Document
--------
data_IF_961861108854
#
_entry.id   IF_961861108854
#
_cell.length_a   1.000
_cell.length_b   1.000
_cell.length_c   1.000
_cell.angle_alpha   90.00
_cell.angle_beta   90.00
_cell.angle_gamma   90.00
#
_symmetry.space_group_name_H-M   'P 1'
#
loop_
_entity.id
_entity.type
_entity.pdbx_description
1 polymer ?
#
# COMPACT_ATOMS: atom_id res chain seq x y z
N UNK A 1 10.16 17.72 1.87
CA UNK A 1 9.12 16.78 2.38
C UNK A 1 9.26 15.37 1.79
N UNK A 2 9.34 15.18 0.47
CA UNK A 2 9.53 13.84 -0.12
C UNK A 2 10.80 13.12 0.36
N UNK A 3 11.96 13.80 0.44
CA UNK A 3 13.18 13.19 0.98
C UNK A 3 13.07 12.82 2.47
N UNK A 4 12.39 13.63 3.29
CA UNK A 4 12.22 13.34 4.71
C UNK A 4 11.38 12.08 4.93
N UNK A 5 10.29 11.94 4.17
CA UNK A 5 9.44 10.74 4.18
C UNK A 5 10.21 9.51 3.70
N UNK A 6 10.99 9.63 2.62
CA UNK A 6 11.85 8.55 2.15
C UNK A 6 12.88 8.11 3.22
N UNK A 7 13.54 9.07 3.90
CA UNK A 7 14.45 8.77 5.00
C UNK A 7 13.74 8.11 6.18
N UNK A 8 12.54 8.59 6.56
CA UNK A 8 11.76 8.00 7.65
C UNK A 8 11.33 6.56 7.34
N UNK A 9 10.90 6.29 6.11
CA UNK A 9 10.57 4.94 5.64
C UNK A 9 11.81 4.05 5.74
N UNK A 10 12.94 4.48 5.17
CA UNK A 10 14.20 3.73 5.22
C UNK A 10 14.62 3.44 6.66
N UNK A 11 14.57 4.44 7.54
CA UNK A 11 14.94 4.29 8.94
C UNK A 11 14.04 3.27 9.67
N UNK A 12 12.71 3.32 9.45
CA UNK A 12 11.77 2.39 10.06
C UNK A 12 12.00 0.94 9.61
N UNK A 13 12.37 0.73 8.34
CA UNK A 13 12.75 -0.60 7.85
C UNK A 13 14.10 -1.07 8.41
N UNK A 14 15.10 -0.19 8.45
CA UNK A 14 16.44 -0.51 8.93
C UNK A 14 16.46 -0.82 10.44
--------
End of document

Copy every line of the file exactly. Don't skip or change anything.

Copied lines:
data_IF_961861108854
#
_entry.id   IF_961861108854
#
_cell.length_a   1.000
_cell.length_b   1.000
_cell.length_c   1.000
_cell.angle_alpha   90.00
_cell.angle_beta   90.00
_cell.angle_gamma   90.00
#
_symmetry.space_group_name_H-M   'P 1'
#
loop_
_entity.id
_entity.type
_entity.pdbx_description
1 polymer ?
#
# COMPACT_ATOMS: atom_id res chain seq x y z
N UNK A 1 10.16 17.72 1.87
CA UNK A 1 9.12 16.78 2.38
C UNK A 1 9.26 15.37 1.79
N UNK A 2 9.34 15.18 0.47
CA UNK A 2 9.53 13.84 -0.12
C UNK A 2 10.80 13.12 0.36
N UNK A 3 11.96 13.80 0.44
CA UNK A 3 13.18 13.19 0.98
C UNK A 3 13.07 12.82 2.47
N UNK A 4 12.39 13.63 3.29
CA UNK A 4 12.22 13.34 4.71
C UNK A 4 11.38 12.08 4.93
N UNK A 5 10.29 11.94 4.17
CA UNK A 5 9.44 10.74 4.18
C UNK A 5 10.21 9.51 3.70
N UNK A 6 10.99 9.63 2.62
CA UNK A 6 11.85 8.55 2.15
C UNK A 6 12.88 8.11 3.22
N UNK A 7 13.54 9.07 3.90
CA UNK A 7 14.45 8.77 5.00
C UNK A 7 13.74 8.11 6.18
N UNK A 8 12.54 8.59 6.56
CA UNK A 8 11.76 8.00 7.65
C UNK A 8 11.33 6.56 7.34
N UNK A 9 10.90 6.29 6.11
CA UNK A 9 10.57 4.94 5.64
C UNK A 9 11.81 4.05 5.74
N UNK A 10 12.94 4.48 5.17
CA UNK A 10 14.20 3.73 5.22
C UNK A 10 14.62 3.44 6.66
N UNK A 11 14.57 4.44 7.54
CA UNK A 11 14.94 4.29 8.94
C UNK A 11 14.04 3.27 9.67
N UNK A 12 12.71 3.32 9.45
CA UNK A 12 11.77 2.39 10.06
C UNK A 12 12.00 0.94 9.61
N UNK A 13 12.37 0.73 8.34
CA UNK A 13 12.75 -0.60 7.85
C UNK A 13 14.10 -1.07 8.41
N UNK A 14 15.10 -0.19 8.45
CA UNK A 14 16.44 -0.51 8.93
C UNK A 14 16.46 -0.82 10.44